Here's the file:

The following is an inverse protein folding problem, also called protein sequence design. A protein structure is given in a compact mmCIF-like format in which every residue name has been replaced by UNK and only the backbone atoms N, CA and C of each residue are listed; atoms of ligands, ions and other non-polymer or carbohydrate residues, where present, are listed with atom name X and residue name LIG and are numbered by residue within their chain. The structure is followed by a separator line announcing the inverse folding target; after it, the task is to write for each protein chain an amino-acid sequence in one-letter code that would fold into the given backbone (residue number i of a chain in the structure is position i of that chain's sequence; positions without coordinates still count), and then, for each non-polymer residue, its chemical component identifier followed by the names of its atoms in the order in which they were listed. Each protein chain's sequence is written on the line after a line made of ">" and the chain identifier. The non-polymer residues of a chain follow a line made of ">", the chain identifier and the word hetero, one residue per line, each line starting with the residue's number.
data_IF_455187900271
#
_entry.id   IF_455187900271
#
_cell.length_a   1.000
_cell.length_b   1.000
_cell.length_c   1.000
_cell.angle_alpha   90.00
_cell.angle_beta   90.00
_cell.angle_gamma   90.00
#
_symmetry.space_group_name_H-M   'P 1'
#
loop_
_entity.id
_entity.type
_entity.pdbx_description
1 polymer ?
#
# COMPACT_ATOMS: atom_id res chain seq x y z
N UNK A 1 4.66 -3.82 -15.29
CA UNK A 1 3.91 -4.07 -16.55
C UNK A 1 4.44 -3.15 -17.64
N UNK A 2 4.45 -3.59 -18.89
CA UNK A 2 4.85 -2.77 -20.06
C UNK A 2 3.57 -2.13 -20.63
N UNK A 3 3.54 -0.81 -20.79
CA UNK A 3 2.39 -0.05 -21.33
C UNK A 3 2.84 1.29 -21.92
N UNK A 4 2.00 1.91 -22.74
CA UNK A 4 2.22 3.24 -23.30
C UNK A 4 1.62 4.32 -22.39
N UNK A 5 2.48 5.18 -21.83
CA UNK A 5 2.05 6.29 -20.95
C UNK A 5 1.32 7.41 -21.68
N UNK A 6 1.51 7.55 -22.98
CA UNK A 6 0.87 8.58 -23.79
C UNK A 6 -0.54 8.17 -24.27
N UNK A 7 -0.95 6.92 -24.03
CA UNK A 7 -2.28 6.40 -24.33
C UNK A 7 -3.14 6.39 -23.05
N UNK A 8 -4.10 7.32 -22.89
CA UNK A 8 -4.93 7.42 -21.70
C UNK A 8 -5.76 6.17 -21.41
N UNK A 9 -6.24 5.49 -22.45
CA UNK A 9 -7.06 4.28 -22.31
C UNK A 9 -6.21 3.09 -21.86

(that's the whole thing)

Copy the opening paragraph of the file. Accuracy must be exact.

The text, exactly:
The following is an inverse protein folding problem, also called protein sequence design. A protein structure is given in a compact mmCIF-like format in which every residue name has been replaced by UNK and only the backbone atoms N, CA and C of each residue are listed; atoms of ligands, ions and other non-polymer or carbohydrate residues, where present, are listed with atom name X and residue name LIG and are numbered by residue within their chain. The structure is followed by a separator line announcing the inverse folding target; after it, the task is to write for each protein chain an amino-acid sequence in one-letter code that would fold into the given backbone (residue number i of a chain in the structure is position i of that chain's sequence; positions without coordinates still count), and then, for each non-polymer residue, its chemical component identifier followed by the names of its atoms in the order in which they were listed. Each protein chain's sequence is written on the line after a line made of ">" and the chain identifier. The non-polymer residues of a chain follow a line made of ">", the chain identifier and the word hetero, one residue per line, each line starting with the residue's number.